|Publication number||US7717853 B2|
|Application number||US 11/203,738|
|Publication date||May 18, 2010|
|Filing date||Aug 15, 2005|
|Priority date||Jun 24, 2005|
|Also published as||US8366620, US20070016041, US20100222715, US20130116603|
|Publication number||11203738, 203738, US 7717853 B2, US 7717853B2, US-B2-7717853, US7717853 B2, US7717853B2|
|Original Assignee||Henry Nita|
|Export Citation||BiBTeX, EndNote, RefMan|
|Patent Citations (30), Referenced by (30), Classifications (9), Legal Events (2)|
|External Links: USPTO, USPTO Assignment, Espacenet|
1. Field of the Invention
The present invention relates generally to medical methods and apparatus. More specifically, the invention relates to methods and apparatus for intracranial ultrasound delivery, which may include diagnostic ultrasound, therapeutic ultrasound or both.
Stroke is characterized by the sudden loss of circulation to an area of the brain, resulting in a corresponding loss of neurologic function. Also called cerebrovascular accident or stroke syndrome, stroke is a nonspecific term encompassing a heterogeneous group of pathophysiologic causes, including thrombosis, embolism, and hemorrhage. Strokes currently are classified as either hemorrhagic or ischemic. Acute ischemic stroke refers to strokes caused by thrombosis or embolism and accounts for 80% of all strokes.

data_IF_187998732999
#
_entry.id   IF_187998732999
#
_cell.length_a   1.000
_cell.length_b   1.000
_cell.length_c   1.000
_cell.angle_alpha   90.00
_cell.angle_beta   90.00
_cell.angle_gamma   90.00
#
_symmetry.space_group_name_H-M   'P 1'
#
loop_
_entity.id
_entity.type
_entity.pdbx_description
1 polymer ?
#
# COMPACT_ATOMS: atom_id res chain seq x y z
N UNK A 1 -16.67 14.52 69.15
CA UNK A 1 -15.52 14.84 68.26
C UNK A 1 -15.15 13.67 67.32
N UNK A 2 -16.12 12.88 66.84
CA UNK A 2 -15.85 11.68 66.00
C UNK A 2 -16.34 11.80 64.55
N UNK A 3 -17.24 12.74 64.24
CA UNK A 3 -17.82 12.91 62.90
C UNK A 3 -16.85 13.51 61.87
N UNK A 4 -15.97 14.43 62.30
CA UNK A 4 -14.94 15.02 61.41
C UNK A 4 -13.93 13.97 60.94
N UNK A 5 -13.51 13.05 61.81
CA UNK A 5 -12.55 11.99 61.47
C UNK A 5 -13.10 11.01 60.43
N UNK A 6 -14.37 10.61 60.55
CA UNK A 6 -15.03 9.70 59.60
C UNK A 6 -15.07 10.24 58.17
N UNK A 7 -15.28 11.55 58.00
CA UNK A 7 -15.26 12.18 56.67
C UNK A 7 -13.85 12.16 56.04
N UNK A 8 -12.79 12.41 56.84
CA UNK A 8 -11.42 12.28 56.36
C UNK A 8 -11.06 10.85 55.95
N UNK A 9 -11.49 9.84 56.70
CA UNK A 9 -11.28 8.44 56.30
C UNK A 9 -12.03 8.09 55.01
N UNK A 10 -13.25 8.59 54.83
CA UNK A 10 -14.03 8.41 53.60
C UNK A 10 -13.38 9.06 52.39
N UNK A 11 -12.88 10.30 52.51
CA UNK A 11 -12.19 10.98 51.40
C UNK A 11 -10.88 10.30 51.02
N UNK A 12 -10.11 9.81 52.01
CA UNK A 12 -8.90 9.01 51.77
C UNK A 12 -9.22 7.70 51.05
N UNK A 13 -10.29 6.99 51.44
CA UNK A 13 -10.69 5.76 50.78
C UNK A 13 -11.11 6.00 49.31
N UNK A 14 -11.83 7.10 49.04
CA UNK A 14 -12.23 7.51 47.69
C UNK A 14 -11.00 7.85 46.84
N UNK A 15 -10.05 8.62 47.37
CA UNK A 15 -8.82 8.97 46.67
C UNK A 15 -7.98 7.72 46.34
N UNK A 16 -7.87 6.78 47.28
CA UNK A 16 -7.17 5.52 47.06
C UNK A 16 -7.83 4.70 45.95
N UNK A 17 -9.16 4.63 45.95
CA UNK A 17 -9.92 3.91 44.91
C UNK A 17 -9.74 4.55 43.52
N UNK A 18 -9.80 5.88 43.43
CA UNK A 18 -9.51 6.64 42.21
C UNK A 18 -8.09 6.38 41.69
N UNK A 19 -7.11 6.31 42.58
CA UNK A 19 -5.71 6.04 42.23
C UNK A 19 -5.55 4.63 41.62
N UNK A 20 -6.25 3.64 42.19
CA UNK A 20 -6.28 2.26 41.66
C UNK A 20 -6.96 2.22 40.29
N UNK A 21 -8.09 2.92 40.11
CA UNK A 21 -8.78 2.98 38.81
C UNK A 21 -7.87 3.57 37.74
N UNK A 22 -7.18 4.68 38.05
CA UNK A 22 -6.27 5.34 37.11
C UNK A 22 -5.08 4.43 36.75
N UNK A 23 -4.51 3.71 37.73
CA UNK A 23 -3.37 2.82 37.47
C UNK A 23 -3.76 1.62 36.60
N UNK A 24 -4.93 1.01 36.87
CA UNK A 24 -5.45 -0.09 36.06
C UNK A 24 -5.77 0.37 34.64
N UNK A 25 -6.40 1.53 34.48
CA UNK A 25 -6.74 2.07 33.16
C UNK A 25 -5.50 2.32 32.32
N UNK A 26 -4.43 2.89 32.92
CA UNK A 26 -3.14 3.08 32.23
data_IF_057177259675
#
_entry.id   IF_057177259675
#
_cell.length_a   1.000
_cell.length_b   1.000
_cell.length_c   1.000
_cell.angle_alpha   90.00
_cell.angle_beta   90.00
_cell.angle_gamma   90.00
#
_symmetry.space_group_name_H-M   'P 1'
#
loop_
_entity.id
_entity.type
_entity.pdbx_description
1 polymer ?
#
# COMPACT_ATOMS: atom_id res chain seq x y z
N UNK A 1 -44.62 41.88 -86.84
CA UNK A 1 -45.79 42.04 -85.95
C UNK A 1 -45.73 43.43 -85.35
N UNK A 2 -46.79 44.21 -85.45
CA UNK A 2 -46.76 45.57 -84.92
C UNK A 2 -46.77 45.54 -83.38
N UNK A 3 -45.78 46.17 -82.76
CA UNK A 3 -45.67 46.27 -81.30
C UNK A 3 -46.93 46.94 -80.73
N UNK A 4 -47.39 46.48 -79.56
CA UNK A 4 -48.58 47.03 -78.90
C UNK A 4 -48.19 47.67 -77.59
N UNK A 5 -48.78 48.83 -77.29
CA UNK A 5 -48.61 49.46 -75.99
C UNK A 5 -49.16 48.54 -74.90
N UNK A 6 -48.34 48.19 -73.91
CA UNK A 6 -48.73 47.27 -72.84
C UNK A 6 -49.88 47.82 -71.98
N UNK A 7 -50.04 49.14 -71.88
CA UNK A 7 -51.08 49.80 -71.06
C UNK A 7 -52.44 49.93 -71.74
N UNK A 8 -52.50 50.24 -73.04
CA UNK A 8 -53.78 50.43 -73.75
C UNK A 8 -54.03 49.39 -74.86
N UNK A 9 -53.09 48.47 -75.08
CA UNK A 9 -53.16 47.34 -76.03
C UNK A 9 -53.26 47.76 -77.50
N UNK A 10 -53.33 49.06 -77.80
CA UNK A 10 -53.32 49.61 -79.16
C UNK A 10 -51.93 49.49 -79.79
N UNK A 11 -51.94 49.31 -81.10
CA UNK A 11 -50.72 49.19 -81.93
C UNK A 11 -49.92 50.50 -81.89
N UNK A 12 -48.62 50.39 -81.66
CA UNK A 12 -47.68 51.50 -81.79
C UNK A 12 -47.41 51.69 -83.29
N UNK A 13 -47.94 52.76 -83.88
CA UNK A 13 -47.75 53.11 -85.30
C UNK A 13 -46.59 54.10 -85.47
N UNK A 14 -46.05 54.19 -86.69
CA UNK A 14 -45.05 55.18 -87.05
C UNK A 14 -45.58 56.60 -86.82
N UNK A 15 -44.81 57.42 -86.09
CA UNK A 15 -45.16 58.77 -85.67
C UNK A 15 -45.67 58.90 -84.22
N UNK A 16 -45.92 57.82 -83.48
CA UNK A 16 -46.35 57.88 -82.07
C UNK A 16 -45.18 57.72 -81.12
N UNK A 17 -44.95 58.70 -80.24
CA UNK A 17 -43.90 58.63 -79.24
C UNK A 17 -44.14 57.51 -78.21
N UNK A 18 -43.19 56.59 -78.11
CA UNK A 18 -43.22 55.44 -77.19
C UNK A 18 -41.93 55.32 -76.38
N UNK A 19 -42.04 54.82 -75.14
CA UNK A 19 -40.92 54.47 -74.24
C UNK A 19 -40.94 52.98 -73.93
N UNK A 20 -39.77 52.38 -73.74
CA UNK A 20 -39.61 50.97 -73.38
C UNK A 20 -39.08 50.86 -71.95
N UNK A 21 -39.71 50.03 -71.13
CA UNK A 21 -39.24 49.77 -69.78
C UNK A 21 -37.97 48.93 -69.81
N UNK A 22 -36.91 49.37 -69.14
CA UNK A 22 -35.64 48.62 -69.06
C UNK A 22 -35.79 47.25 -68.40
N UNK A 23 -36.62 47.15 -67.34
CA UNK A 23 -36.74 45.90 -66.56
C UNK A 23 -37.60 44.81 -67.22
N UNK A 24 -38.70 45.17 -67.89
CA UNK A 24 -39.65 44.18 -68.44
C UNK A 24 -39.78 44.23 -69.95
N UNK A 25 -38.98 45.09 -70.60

More than 400,000 people per year in the U.S. have a first-time stroke. At current trends, this number is projected to increase to one million per year by the year 2050. Stroke is the third leading cause of death and the leading cause of disability in the U.S. Worldwide, cerebrovascular disease was the second leading cause of death in 1990, killing over 4.3 million people. Cerebrovascular disease was also the fifth leading cause of lost productivity, as measured by disability-adjusted life years (DALYs). In 1990, cerebrovascular disease caused 38.5 million DALYs throughout the world. And although stroke often is considered a disease of the elderly, 25% of strokes occur in persons younger than 65 years. When the direct costs (care and treatment) and the indirect costs (lost productivity) of strokes are considered together, strokes cost US society $43.3 billion per year.